Among the podcasts to which I subscribe is NPR’s excellent Planet Money, a program which was born out of the Great Recession and guides listeners through the intricacies of the global financial system, both past and present. Sounds really boring, I know, but it isn’t, and has been very helpful to this New Yorker, living in a finance town with no finance knowledge or experience. And it’s great for sermon illustrations, as you will soon see…

A recent episode caught my attention – “History Is a Battle between Creditors and Debtors” – in which the hosts discuss how the kind of tension that exists between say, Greece and the Euro-Zone, or the US and China, or you and Capitol One, has always been a major factor in world history. The earliest financial records we have of any kind, dating back thousands of year, are records of debt.

When I saw the title of the podcast, my first thought was how true it was, how the battle between creditor and debtor applies not just to the physical realm, but the spiritual one as well, how the history of humanity’s interaction with the divine is defined by how we cope (or don’t cope) with the deficit of righteousness which we have always felt.

The program went on to say that there are really only four strategies for dealing with debt, and as they described these strategies, I began to see powerful parallels between how human debtors and creditors relate to one another and how we relate to God.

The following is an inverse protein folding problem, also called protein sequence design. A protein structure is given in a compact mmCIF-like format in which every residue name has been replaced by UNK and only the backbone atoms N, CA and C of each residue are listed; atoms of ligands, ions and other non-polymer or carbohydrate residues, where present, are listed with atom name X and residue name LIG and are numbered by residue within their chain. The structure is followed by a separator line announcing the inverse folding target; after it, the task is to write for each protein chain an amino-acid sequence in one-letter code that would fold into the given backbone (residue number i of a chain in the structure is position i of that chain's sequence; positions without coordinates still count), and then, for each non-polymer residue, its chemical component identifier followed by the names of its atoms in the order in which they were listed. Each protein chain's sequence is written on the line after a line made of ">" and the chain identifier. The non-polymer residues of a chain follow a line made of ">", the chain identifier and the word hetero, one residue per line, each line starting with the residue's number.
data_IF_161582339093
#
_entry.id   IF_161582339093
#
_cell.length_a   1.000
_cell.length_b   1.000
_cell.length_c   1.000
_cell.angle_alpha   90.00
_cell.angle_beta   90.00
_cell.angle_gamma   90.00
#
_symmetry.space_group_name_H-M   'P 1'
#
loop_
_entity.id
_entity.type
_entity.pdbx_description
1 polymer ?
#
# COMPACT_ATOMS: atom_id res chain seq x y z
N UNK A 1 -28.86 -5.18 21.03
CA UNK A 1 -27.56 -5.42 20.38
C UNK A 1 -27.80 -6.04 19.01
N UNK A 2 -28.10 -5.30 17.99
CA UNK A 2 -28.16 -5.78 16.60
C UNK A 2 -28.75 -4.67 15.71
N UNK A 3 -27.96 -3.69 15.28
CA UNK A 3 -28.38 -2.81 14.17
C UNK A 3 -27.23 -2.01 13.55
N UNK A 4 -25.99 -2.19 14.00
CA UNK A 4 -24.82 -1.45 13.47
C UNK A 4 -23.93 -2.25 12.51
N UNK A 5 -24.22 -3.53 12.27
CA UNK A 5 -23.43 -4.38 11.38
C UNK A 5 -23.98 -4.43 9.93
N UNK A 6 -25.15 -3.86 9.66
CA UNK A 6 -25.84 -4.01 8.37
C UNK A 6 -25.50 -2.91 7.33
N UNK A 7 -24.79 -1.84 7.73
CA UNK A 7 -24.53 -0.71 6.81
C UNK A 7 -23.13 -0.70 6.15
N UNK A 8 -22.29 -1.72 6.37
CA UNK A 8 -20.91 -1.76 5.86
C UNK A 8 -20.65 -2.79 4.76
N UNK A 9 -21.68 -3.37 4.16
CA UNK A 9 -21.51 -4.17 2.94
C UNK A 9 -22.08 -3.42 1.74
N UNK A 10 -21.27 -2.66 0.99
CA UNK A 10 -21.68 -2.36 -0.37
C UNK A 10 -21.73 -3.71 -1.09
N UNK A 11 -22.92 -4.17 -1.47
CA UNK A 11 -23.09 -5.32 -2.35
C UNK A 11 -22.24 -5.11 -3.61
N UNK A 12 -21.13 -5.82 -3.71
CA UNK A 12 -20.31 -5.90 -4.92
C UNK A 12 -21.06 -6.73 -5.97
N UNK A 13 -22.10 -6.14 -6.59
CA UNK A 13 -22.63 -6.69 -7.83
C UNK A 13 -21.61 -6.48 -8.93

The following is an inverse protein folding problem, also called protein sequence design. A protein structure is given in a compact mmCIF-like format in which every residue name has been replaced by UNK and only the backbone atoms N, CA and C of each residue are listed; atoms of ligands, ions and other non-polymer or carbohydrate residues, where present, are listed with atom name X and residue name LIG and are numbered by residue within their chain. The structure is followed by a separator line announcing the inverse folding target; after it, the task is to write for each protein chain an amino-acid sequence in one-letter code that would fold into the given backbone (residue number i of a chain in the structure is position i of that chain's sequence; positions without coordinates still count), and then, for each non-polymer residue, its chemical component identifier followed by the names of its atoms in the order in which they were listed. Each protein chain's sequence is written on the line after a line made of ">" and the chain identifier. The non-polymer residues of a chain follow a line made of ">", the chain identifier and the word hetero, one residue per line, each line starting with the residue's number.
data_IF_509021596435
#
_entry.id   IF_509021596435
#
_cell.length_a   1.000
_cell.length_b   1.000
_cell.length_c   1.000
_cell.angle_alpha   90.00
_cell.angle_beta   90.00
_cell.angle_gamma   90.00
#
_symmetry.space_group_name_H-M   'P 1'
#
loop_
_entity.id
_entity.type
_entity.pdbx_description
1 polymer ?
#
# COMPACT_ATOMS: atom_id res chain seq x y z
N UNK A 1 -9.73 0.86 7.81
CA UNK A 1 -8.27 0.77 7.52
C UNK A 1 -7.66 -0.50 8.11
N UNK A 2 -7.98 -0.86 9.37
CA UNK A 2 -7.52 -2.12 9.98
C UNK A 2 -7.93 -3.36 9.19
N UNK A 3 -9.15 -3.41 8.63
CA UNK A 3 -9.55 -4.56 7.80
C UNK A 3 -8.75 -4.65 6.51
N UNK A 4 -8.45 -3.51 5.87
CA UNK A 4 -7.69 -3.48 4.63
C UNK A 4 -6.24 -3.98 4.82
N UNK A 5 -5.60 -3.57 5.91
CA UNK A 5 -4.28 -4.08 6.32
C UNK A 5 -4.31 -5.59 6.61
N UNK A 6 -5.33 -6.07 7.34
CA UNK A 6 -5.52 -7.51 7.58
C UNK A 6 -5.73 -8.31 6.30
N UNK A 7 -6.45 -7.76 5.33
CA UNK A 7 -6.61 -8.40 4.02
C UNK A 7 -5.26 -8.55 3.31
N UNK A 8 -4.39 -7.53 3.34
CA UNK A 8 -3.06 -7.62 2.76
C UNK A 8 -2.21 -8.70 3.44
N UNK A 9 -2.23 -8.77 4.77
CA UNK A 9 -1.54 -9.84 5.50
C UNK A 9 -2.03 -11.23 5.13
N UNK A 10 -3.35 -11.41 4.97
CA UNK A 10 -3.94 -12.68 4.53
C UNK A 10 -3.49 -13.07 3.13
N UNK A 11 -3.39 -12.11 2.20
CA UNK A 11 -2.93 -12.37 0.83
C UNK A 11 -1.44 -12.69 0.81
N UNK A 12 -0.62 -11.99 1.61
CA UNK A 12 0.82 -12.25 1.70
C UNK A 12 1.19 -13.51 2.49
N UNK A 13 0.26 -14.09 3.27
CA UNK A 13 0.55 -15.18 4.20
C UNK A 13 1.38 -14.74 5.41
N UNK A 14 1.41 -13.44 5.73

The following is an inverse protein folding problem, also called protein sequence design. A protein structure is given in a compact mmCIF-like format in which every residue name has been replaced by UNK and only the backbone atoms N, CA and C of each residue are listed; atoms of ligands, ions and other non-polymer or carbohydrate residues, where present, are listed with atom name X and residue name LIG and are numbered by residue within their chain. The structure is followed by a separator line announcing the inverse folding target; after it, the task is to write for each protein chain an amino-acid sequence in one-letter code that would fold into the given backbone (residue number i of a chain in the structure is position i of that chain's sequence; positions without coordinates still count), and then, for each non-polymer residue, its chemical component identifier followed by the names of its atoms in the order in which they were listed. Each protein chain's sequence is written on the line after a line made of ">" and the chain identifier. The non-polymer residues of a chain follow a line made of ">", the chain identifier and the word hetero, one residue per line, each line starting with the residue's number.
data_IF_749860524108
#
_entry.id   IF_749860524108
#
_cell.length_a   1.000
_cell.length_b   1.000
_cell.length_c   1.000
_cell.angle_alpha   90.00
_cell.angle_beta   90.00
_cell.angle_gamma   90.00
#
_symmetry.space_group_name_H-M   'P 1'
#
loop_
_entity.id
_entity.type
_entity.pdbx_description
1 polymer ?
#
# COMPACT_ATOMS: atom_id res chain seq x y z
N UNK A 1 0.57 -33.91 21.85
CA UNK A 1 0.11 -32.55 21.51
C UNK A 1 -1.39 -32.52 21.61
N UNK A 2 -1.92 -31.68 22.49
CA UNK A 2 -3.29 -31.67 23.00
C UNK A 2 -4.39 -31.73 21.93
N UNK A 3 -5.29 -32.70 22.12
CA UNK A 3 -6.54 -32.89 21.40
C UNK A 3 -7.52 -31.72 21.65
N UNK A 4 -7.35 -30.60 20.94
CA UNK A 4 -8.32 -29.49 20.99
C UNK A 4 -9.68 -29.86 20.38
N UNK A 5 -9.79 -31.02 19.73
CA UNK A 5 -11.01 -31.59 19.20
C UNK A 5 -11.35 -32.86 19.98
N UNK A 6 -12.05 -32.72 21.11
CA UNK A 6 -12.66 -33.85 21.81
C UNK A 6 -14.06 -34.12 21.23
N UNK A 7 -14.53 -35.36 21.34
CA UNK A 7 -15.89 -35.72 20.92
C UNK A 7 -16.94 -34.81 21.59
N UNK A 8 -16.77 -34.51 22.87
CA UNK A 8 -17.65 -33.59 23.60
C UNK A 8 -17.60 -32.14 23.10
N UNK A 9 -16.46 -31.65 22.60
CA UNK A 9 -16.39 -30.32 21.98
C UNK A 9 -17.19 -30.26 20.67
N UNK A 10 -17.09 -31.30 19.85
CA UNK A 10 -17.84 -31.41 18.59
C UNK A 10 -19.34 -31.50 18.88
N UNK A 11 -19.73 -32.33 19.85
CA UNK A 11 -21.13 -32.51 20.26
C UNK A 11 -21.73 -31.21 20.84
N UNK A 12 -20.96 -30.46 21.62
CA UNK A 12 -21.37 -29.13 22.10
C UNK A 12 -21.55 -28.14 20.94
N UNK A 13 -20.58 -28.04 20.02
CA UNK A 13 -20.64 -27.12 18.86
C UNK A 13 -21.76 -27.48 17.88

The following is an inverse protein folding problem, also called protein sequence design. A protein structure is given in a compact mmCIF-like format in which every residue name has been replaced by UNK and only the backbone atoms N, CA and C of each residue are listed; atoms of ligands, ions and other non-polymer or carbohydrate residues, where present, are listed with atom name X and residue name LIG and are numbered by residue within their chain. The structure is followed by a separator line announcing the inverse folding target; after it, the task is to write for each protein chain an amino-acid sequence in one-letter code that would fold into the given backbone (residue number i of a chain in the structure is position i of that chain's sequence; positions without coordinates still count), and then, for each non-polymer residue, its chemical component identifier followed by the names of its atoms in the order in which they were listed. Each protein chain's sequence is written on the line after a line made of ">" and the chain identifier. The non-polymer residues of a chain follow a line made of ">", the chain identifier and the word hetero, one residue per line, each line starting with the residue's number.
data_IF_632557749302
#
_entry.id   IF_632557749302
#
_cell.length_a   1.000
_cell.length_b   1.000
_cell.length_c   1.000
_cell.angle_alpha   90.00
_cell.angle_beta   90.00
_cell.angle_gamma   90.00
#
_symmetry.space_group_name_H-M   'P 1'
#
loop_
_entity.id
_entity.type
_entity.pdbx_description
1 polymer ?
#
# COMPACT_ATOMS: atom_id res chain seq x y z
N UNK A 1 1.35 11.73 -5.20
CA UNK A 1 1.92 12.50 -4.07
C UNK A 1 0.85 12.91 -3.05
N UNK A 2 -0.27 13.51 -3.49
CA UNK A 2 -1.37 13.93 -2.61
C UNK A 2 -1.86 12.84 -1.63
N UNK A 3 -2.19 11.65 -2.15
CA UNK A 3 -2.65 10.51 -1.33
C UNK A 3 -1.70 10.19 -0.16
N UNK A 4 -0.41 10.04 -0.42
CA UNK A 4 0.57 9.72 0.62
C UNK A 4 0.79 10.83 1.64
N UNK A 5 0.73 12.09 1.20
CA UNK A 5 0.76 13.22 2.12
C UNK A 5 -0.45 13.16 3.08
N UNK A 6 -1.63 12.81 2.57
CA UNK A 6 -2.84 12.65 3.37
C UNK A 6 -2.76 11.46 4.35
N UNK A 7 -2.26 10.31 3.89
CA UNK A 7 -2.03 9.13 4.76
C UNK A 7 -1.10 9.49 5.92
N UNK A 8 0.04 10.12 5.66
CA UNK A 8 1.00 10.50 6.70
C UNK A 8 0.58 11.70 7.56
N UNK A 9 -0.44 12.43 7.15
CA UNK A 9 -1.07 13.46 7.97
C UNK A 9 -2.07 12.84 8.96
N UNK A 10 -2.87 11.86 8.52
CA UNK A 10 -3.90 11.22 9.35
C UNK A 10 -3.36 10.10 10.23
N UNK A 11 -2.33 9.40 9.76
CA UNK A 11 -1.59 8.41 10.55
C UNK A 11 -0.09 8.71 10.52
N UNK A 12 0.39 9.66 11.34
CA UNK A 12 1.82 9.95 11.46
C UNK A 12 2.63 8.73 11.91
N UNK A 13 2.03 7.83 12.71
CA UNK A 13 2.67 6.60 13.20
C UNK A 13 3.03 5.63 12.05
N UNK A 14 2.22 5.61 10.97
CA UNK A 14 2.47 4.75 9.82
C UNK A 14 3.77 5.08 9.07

One of the strategies for getting out of debt is currency manipulation. That is, changing the value of the money so that the amount owed, in absolute terms, goes down. I won’t go into this too much, for fear of boring you, but it struck me that this tactic of “changing the terms” is fairly analogous, in the Christian life, to devaluing the law, trying to make it more doable. Jesus didn’t really mean “you must be perfect“, did he? He was just speaking hyperbolically, to be sure… “‘Perfect’ is a mistranslation, the real word is ‘complete'”, right? And on and on. We try to manipulate the terms of our indebtedness to God, thinking that the debt will be easier to pay if it isn’t quite so severe. I don’t think God is buying it.